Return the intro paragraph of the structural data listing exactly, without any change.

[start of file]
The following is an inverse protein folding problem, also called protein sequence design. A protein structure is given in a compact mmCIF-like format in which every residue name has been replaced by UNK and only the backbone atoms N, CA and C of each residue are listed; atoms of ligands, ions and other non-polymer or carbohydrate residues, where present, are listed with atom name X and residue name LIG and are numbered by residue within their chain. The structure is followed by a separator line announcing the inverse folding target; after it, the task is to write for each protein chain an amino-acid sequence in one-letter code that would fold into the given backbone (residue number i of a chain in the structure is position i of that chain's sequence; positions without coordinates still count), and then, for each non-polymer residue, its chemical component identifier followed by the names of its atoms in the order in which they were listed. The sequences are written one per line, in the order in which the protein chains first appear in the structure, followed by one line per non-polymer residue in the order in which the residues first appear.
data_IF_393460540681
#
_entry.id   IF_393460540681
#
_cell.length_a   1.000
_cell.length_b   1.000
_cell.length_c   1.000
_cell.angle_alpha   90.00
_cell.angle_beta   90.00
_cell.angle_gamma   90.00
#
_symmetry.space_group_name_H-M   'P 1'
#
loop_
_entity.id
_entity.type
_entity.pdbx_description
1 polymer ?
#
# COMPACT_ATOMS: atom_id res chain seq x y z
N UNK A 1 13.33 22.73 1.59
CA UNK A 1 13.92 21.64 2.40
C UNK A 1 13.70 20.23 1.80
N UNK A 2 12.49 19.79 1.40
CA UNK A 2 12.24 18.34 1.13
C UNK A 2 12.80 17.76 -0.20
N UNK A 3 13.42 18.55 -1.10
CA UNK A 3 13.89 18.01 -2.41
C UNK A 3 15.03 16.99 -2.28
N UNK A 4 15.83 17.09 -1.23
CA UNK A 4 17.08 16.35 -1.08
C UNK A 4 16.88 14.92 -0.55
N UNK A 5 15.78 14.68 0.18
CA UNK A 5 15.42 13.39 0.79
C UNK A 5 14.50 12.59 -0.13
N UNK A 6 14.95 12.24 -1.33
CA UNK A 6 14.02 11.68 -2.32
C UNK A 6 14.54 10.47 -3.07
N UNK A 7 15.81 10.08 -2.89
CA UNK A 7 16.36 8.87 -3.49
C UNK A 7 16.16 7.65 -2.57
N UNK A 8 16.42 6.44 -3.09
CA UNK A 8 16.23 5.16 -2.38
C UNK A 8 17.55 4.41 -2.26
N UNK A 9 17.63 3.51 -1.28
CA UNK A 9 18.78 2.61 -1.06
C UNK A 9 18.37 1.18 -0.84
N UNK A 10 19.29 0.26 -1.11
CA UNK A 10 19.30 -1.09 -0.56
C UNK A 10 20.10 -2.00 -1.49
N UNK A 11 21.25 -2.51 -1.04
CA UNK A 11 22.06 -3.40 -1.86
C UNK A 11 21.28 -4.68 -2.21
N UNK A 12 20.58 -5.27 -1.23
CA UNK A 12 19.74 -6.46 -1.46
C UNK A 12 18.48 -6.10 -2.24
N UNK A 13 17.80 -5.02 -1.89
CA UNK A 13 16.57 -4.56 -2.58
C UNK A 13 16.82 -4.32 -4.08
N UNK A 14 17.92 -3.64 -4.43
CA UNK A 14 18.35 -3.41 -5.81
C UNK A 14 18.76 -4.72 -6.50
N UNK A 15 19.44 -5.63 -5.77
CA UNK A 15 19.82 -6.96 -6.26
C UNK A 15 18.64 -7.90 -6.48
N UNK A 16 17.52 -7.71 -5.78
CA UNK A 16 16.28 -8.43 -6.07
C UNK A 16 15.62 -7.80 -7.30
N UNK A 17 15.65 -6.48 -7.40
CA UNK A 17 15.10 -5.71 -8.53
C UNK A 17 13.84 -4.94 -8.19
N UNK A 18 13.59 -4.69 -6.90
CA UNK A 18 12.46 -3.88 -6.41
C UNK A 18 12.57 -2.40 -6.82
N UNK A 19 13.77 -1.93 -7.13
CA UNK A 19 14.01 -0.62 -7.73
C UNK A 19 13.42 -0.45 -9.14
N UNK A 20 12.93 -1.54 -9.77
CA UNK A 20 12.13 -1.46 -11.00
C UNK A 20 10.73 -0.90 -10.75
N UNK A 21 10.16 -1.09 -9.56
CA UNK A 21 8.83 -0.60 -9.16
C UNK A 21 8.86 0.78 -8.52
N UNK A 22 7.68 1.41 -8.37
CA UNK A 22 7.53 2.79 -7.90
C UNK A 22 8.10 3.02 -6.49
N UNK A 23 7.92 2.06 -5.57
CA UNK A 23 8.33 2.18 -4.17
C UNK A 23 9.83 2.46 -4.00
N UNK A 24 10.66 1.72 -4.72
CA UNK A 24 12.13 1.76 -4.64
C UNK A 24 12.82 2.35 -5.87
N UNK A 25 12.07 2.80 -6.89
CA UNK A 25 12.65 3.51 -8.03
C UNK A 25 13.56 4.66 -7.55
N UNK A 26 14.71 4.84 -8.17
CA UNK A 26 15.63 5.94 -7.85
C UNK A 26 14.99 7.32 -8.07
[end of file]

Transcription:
The following is an inverse protein folding problem, also called protein sequence design. A protein structure is given in a compact mmCIF-like format in which every residue name has been replaced by UNK and only the backbone atoms N, CA and C of each residue are listed; atoms of ligands, ions and other non-polymer or carbohydrate residues, where present, are listed with atom name X and residue name LIG and are numbered by residue within their chain. The structure is followed by a separator line announcing the inverse folding target; after it, the task is to write for each protein chain an amino-acid sequence in one-letter code that would fold into the given backbone (residue number i of a chain in the structure is position i of that chain's sequence; positions without coordinates still count), and then, for each non-polymer residue, its chemical component identifier followed by the names of its atoms in the order in which they were listed. The sequences are written one per line, in the order in which the protein chains first appear in the structure, followed by one line per non-polymer residue in the order in which the residues first appear.